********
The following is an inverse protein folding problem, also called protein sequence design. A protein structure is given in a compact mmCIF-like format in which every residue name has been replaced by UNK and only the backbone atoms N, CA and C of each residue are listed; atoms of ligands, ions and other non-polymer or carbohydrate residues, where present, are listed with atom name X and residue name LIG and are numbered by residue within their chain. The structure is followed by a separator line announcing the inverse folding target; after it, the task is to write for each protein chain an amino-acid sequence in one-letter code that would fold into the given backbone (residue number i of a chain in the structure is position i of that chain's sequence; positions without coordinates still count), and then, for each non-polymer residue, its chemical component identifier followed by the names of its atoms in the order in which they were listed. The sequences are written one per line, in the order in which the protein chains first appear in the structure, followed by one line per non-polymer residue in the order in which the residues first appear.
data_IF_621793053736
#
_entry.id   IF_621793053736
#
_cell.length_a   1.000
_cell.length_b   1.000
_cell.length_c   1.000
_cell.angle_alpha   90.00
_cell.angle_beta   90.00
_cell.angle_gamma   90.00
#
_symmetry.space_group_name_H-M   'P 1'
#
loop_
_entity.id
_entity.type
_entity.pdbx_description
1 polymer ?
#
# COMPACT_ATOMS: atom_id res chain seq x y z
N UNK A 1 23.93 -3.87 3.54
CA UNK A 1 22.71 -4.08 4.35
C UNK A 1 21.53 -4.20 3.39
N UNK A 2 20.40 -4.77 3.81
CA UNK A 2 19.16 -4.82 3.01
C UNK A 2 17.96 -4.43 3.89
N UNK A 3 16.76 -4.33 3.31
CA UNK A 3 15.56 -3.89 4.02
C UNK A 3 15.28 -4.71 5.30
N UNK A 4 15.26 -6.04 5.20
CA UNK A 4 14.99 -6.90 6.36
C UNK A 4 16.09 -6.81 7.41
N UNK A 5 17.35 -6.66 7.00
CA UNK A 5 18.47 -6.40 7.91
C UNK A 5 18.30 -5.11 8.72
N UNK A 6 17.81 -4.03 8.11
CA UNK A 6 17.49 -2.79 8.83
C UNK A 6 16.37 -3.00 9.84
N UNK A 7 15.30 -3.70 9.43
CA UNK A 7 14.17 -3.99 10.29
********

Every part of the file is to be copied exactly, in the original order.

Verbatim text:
The following is an inverse protein folding problem, also called protein sequence design. A protein structure is given in a compact mmCIF-like format in which every residue name has been replaced by UNK and only the backbone atoms N, CA and C of each residue are listed; atoms of ligands, ions and other non-polymer or carbohydrate residues, where present, are listed with atom name X and residue name LIG and are numbered by residue within their chain. The structure is followed by a separator line announcing the inverse folding target; after it, the task is to write for each protein chain an amino-acid sequence in one-letter code that would fold into the given backbone (residue number i of a chain in the structure is position i of that chain's sequence; positions without coordinates still count), and then, for each non-polymer residue, its chemical component identifier followed by the names of its atoms in the order in which they were listed. The sequences are written one per line, in the order in which the protein chains first appear in the structure, followed by one line per non-polymer residue in the order in which the residues first appear.
data_IF_621793053736
#
_entry.id   IF_621793053736
#
_cell.length_a   1.000
_cell.length_b   1.000
_cell.length_c   1.000
_cell.angle_alpha   90.00
_cell.angle_beta   90.00
_cell.angle_gamma   90.00
#
_symmetry.space_group_name_H-M   'P 1'
#
loop_
_entity.id
_entity.type
_entity.pdbx_description
1 polymer ?
#
# COMPACT_ATOMS: atom_id res chain seq x y z
N UNK A 1 23.93 -3.87 3.54
CA UNK A 1 22.71 -4.08 4.35
C UNK A 1 21.53 -4.20 3.39
N UNK A 2 20.40 -4.77 3.81
CA UNK A 2 19.16 -4.82 3.01
C UNK A 2 17.96 -4.43 3.89
N UNK A 3 16.76 -4.33 3.31
CA UNK A 3 15.56 -3.89 4.02
C UNK A 3 15.28 -4.71 5.30
N UNK A 4 15.26 -6.04 5.20
CA UNK A 4 14.99 -6.90 6.36
C UNK A 4 16.09 -6.81 7.41
N UNK A 5 17.35 -6.66 7.00
CA UNK A 5 18.47 -6.40 7.91
C UNK A 5 18.30 -5.11 8.72
N UNK A 6 17.81 -4.03 8.11
CA UNK A 6 17.49 -2.79 8.83
C UNK A 6 16.37 -3.00 9.84
N UNK A 7 15.30 -3.70 9.43
CA UNK A 7 14.17 -3.99 10.29